Negative predictions come easily and the world has enough bitterness. Right now the world needs your vision, your optimism, and your empathy. It needs your drive and motivation. It needs your most compelling stories, your creativity, and it needs your humor. We need new ideas of how the world can work, and new ways to get there.

The Center trains people to use these ideas in effective campaigns through proven methodologies. With your help, the Center for Artistic Activism supports groups and individuals who are looking for creative and effective ways to counteract bigotry, hate, misinformation and fear.

Your donation is tax deductible

Center for Artistic Activism is a not-for-profit, certified 501(c)(3) tax exempt charitable and educational organization.Under IRS 501(c)(3) tax exempt charitable and educational organization code, the full amount of your donation is tax deductible against your income. To fully benefit from this great tax benefit that helps you reduce your taxes, please inform and consult your expert tax specialist in regards to each donation you make.

Make a donation through your employer

You can ask your company to add us to their Matching Gifts Campaign. Supportive employees at Google and Netflix have already done this.

You can also check if your employer is registered through Benevity.

OAC Update on grant awards, Art in Public Places Roster now open and the first-ever tour of our State Capitol’s art collection!

August 2019

News & Updates

Update on grant awards, Art in Public Places Roster now open and the first-ever tour of our State Capitol’s art collection!

Grant award timeline update

OSG, ALG awards to be announced in September

Due to the new biennium budget process, the announcement of grant awards for the Operating Support and Arts Learning programs is delayed until September.
The Arts Commission is awaiting a final approved budget from the Legislative Fiscal Office and the Business Oregon fiscal office, as well as action by the Arts Commission board, so that grant awards can be finalized and distributed.
Final approval of grant awards is expected at the Arts Commission board meeting in early September. Official notification of application status and funding awards will happen after the Arts Commission board meets.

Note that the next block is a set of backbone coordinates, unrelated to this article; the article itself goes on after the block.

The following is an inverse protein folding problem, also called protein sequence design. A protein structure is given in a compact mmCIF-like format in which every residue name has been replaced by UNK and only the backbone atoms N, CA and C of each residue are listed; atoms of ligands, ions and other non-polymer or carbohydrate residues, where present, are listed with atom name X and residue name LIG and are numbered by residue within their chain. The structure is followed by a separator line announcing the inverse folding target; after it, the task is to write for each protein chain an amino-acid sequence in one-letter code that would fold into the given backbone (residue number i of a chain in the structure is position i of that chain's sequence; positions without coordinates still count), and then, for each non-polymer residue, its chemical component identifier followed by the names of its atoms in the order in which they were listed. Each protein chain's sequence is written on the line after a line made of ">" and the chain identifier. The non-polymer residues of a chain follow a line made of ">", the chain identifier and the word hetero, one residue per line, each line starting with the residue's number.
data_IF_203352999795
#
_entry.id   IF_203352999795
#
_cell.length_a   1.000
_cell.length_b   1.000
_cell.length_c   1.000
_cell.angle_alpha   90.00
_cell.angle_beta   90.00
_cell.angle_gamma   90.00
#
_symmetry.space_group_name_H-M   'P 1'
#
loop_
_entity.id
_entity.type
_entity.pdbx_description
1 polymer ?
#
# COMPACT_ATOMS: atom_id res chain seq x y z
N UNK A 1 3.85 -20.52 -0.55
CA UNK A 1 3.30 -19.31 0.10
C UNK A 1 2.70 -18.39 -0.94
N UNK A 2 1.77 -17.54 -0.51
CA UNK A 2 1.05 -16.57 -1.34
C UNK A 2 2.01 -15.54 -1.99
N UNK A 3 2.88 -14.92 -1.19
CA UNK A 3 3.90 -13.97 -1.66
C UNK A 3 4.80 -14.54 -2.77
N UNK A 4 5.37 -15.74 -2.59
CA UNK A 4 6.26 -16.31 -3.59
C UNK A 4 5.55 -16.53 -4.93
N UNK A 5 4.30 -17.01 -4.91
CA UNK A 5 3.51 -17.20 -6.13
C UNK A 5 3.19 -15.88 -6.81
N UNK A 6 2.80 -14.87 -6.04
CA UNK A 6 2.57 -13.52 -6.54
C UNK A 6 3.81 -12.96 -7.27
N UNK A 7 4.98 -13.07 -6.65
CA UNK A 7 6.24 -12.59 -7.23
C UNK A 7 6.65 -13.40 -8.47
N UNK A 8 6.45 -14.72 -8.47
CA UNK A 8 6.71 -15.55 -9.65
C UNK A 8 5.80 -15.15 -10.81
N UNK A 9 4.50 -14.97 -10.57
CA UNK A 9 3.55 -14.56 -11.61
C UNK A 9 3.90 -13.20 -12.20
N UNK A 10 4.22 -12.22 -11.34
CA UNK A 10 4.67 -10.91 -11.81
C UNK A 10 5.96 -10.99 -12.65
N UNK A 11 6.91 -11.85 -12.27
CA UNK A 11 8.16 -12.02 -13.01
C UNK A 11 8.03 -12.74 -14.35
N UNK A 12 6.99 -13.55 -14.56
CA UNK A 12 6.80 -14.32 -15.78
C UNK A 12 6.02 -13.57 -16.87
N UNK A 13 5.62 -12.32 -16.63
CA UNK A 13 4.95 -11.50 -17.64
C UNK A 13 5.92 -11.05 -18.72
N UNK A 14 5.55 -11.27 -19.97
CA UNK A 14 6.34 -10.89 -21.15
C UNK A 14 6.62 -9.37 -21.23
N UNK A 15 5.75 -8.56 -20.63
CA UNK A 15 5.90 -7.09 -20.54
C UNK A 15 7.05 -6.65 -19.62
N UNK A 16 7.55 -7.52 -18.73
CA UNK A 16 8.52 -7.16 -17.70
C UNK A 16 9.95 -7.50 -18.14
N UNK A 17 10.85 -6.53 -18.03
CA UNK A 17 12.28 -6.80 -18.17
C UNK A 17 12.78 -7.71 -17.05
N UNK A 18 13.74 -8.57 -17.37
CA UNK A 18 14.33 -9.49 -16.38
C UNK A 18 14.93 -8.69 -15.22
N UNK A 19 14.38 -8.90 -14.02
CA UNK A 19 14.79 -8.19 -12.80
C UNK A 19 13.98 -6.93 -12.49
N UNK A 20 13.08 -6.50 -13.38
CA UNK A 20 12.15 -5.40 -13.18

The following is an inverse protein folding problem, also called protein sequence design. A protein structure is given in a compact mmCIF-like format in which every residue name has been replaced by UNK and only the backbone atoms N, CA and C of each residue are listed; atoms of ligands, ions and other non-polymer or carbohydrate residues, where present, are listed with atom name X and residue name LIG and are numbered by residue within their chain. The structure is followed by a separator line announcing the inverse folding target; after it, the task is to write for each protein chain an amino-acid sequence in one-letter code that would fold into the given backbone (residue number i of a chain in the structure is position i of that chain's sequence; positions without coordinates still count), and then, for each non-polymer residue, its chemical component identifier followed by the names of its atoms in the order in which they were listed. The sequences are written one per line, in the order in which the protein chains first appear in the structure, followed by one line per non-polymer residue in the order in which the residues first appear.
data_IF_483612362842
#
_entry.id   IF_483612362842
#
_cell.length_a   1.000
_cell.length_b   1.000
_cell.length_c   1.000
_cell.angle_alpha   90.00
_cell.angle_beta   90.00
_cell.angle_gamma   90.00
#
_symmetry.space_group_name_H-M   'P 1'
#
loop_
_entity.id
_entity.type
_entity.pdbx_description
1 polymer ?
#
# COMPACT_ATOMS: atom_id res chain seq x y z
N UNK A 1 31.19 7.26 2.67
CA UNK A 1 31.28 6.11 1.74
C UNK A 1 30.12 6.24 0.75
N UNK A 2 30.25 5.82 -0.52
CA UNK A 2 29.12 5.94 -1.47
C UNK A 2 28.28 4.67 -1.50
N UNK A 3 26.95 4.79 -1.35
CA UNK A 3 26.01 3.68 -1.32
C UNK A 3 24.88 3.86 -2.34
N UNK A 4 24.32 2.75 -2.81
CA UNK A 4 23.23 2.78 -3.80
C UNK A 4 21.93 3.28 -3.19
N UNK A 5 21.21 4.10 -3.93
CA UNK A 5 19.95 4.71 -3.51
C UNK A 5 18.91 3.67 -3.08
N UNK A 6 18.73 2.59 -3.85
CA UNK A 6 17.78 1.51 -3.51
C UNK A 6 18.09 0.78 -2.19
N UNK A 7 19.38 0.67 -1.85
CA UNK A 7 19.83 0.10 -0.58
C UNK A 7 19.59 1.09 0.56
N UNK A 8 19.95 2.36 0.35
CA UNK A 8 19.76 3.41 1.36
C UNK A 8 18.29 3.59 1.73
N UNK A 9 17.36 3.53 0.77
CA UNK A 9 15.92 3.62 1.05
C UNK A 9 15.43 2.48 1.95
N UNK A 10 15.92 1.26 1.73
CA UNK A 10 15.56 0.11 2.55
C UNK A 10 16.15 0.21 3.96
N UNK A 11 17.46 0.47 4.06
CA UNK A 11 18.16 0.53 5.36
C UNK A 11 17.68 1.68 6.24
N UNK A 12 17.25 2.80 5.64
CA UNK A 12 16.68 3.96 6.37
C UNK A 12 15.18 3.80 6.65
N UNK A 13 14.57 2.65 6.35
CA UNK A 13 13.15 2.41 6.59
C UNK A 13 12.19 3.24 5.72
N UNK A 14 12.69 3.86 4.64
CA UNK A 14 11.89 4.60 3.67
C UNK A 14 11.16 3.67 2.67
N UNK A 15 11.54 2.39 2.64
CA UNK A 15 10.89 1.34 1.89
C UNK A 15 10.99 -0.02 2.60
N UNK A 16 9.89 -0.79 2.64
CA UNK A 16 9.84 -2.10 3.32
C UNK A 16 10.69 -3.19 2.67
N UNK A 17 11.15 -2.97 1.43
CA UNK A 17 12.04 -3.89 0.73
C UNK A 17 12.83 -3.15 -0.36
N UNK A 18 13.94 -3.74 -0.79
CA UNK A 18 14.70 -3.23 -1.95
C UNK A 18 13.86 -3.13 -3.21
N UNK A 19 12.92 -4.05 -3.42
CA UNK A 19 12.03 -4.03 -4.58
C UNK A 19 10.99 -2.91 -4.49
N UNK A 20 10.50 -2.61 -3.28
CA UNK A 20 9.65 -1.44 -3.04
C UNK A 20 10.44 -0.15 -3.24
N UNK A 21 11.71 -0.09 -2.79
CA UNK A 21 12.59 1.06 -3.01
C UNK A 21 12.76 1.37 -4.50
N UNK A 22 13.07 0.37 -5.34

In recognition of the challenge presented by awards being announced after activity starts, the staff is developing a new timeline for the next funding cycle and may move the activity start period to Oct. 1.

Eric Asakawa plays the role made famous by Kevin Bacon in Broadway Rose Theatre Company’s current production of“Footloose” running through Sept. 1. Broadway Rose received a FY2019 Operating Supporting Grant award. Photo by Craig Mitchelldy.

Call to artists

Oregon Art in Public Places Roster now accepting applications

Regional, national and international artists are invited to submit qualifications for the Oregon Art in Public Places Roster for 2020-2022. Applications will be accepted until 11:59 p.m., MDT (Mountain Daylight Time), on Tuesday, Sept. 10. All materials must be submitted through CaFE™.
The Oregon Arts Commission manages the Percent for Art program for the State of Oregon. The Oregon Art in Public Places Roster serves as a resource for Percent for Art selection panels to identify artists most suitable for specific project needs.
The Roster is completely refreshed every three years. Artist who were selected for a previous Oregon Art in Public Places Roster must reapply to be considered for the 2020-2022 Roster.

George Johanson, “Day and Night,” 2012. Acrylic and oil on canvas. Oregon Department of Transportation.

Corvallis artist Greg Pfarr exhibits in Governor’s Office

Corvallis artist Greg Pfarr will exhibit “A Sense of Place: Time, Memory and Imagination in the Pacific Northwest” in the Governor’s Office of the Capitol Building in Salem through Sept. 26. A “meet the artist” reception is scheduled from 2 to 5 p.m. on Thursday, Sept. 5.
Place has always been a central focus of Greg’s art. He grew up roaming the woods and creeks of southern Ohio, where he found his first inspiration. Early backpacking experiences in the Smokey and Rocky Mountains convinced him that he had to live near wilderness. A move to Oregon in 1980 made it possible.
An exhibit in the Governor’s office is a “once in a lifetime” honor for selected Oregon artists.

Greg Pfarr, “Three Glaciers, Prince William Sound, Alaska,” 2014. Etching and woodcut. 24 x 36 inches (image). Courtesy the artist.

American Artist Appreciation Month